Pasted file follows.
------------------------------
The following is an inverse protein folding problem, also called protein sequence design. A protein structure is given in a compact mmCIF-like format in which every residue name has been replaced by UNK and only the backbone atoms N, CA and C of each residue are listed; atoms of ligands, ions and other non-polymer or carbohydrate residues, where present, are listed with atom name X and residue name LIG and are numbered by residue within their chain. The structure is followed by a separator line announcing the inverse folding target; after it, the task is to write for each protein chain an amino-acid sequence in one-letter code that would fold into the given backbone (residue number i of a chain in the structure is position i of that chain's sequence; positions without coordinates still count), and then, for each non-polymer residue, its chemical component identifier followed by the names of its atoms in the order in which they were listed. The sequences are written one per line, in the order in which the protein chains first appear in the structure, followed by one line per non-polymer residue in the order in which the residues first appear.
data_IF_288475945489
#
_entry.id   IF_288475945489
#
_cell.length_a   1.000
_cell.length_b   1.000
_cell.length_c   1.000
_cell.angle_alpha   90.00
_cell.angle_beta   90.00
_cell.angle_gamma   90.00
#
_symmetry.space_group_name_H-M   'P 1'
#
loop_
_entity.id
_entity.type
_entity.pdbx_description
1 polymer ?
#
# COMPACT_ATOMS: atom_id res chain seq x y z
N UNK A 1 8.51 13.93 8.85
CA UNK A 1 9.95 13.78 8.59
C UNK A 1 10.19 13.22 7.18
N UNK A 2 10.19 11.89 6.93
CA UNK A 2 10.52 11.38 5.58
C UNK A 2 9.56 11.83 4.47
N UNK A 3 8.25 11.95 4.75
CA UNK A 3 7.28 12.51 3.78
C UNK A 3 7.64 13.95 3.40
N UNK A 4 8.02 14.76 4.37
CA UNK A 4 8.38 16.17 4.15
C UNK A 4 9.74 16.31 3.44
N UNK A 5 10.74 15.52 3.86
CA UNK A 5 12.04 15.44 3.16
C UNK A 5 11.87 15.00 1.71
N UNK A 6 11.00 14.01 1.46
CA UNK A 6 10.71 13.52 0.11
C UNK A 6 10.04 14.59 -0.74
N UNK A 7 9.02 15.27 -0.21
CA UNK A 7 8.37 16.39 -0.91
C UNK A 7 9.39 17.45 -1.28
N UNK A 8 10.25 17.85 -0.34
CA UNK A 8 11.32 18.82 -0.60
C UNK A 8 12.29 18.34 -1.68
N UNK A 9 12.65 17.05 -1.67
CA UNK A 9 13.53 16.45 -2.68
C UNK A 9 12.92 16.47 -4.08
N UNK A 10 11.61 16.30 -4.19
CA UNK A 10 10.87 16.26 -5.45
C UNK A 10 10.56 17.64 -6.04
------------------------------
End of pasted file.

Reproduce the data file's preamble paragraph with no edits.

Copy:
The following is an inverse protein folding problem, also called protein sequence design. A protein structure is given in a compact mmCIF-like format in which every residue name has been replaced by UNK and only the backbone atoms N, CA and C of each residue are listed; atoms of ligands, ions and other non-polymer or carbohydrate residues, where present, are listed with atom name X and residue name LIG and are numbered by residue within their chain. The structure is followed by a separator line announcing the inverse folding target; after it, the task is to write for each protein chain an amino-acid sequence in one-letter code that would fold into the given backbone (residue number i of a chain in the structure is position i of that chain's sequence; positions without coordinates still count), and then, for each non-polymer residue, its chemical component identifier followed by the names of its atoms in the order in which they were listed. The sequences are written one per line, in the order in which the protein chains first appear in the structure, followed by one line per non-polymer residue in the order in which the residues first appear.